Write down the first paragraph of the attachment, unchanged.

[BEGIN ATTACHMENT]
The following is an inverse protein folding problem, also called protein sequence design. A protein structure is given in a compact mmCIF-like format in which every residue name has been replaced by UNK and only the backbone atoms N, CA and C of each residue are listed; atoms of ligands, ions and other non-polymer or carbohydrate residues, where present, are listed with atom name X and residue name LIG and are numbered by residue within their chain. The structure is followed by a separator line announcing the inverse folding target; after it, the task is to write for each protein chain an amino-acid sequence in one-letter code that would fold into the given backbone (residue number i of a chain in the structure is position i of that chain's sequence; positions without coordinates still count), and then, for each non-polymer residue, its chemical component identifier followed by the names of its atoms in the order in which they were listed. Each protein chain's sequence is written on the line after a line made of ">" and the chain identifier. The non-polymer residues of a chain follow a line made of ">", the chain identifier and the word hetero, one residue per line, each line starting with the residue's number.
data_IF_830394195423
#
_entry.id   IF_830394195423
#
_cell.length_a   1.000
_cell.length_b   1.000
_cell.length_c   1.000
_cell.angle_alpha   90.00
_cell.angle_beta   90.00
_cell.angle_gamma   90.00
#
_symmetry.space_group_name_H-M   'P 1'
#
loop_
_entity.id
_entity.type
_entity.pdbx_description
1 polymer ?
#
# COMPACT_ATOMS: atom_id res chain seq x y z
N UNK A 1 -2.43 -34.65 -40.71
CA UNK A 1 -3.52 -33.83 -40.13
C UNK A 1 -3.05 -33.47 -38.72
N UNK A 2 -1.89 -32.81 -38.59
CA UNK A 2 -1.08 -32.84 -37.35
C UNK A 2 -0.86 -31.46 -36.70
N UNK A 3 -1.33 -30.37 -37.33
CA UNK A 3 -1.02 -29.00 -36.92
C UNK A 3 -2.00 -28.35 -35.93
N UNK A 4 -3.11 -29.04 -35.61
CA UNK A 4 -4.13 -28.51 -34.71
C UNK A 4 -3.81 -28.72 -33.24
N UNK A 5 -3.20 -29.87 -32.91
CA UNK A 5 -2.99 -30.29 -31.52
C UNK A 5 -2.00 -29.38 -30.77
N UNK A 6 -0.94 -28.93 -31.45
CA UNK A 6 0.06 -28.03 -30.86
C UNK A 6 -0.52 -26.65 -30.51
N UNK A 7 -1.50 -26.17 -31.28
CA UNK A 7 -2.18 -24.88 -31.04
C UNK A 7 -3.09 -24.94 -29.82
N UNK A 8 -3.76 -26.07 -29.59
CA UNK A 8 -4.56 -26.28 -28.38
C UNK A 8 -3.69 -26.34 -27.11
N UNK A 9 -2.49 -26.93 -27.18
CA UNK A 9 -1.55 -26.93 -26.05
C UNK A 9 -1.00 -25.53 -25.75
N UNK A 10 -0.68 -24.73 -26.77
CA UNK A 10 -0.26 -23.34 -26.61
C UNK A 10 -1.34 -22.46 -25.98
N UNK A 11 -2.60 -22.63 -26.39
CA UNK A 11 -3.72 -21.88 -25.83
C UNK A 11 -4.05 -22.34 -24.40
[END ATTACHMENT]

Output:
The following is an inverse protein folding problem, also called protein sequence design. A protein structure is given in a compact mmCIF-like format in which every residue name has been replaced by UNK and only the backbone atoms N, CA and C of each residue are listed; atoms of ligands, ions and other non-polymer or carbohydrate residues, where present, are listed with atom name X and residue name LIG and are numbered by residue within their chain. The structure is followed by a separator line announcing the inverse folding target; after it, the task is to write for each protein chain an amino-acid sequence in one-letter code that would fold into the given backbone (residue number i of a chain in the structure is position i of that chain's sequence; positions without coordinates still count), and then, for each non-polymer residue, its chemical component identifier followed by the names of its atoms in the order in which they were listed. Each protein chain's sequence is written on the line after a line made of ">" and the chain identifier. The non-polymer residues of a chain follow a line made of ">", the chain identifier and the word hetero, one residue per line, each line starting with the residue's number.